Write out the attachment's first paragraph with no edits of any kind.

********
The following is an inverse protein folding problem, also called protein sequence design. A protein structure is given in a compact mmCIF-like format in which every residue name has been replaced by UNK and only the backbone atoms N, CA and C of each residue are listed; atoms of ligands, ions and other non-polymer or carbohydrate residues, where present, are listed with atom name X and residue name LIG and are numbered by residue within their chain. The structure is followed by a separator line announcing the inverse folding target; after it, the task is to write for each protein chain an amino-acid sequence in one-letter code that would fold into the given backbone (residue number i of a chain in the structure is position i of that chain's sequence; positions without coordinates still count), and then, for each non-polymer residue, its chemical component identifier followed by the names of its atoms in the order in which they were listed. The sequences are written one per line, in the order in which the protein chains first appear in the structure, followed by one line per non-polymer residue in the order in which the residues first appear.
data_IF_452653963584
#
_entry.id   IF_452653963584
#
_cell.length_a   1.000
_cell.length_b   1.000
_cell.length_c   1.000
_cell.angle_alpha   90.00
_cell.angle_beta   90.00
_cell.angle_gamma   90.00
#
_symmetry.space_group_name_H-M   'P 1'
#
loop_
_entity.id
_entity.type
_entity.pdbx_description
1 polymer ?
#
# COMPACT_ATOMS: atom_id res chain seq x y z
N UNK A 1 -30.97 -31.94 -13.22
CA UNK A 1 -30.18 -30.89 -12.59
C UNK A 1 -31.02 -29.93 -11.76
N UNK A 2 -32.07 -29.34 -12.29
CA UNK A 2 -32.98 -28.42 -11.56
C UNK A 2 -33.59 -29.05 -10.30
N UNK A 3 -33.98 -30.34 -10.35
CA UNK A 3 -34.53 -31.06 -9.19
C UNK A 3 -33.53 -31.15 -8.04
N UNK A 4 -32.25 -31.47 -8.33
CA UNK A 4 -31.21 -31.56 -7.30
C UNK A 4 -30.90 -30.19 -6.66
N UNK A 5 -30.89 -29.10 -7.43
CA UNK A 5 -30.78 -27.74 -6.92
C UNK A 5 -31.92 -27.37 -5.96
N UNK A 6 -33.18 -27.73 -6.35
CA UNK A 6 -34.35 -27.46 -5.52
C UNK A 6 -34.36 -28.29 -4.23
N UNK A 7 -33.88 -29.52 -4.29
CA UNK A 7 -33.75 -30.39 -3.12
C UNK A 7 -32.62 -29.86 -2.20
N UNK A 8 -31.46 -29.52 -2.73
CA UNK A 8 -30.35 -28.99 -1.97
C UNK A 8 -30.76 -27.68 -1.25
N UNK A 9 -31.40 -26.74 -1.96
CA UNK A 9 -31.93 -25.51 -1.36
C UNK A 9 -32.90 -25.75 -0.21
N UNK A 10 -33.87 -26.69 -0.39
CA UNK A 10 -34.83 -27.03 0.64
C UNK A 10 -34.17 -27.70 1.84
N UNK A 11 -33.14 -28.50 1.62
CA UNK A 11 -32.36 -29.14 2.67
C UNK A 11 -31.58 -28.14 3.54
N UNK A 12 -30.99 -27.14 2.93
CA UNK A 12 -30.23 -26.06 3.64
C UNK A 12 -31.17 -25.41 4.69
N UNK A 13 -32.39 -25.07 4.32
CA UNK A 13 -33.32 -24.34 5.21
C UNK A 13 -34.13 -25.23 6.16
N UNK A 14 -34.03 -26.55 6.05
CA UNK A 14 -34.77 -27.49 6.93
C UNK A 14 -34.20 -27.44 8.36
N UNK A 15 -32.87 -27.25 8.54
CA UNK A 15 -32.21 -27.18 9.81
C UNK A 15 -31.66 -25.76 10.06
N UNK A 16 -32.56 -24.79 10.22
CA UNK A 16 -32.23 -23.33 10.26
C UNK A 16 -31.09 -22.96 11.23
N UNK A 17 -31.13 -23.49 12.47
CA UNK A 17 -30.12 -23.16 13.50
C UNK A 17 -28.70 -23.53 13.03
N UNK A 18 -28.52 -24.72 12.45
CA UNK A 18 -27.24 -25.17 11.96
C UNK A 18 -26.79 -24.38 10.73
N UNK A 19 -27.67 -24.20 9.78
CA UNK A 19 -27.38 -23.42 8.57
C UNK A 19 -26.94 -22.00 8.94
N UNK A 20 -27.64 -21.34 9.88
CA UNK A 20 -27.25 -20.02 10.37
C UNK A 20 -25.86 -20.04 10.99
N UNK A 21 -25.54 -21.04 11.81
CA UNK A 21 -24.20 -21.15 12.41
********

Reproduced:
The following is an inverse protein folding problem, also called protein sequence design. A protein structure is given in a compact mmCIF-like format in which every residue name has been replaced by UNK and only the backbone atoms N, CA and C of each residue are listed; atoms of ligands, ions and other non-polymer or carbohydrate residues, where present, are listed with atom name X and residue name LIG and are numbered by residue within their chain. The structure is followed by a separator line announcing the inverse folding target; after it, the task is to write for each protein chain an amino-acid sequence in one-letter code that would fold into the given backbone (residue number i of a chain in the structure is position i of that chain's sequence; positions without coordinates still count), and then, for each non-polymer residue, its chemical component identifier followed by the names of its atoms in the order in which they were listed. The sequences are written one per line, in the order in which the protein chains first appear in the structure, followed by one line per non-polymer residue in the order in which the residues first appear.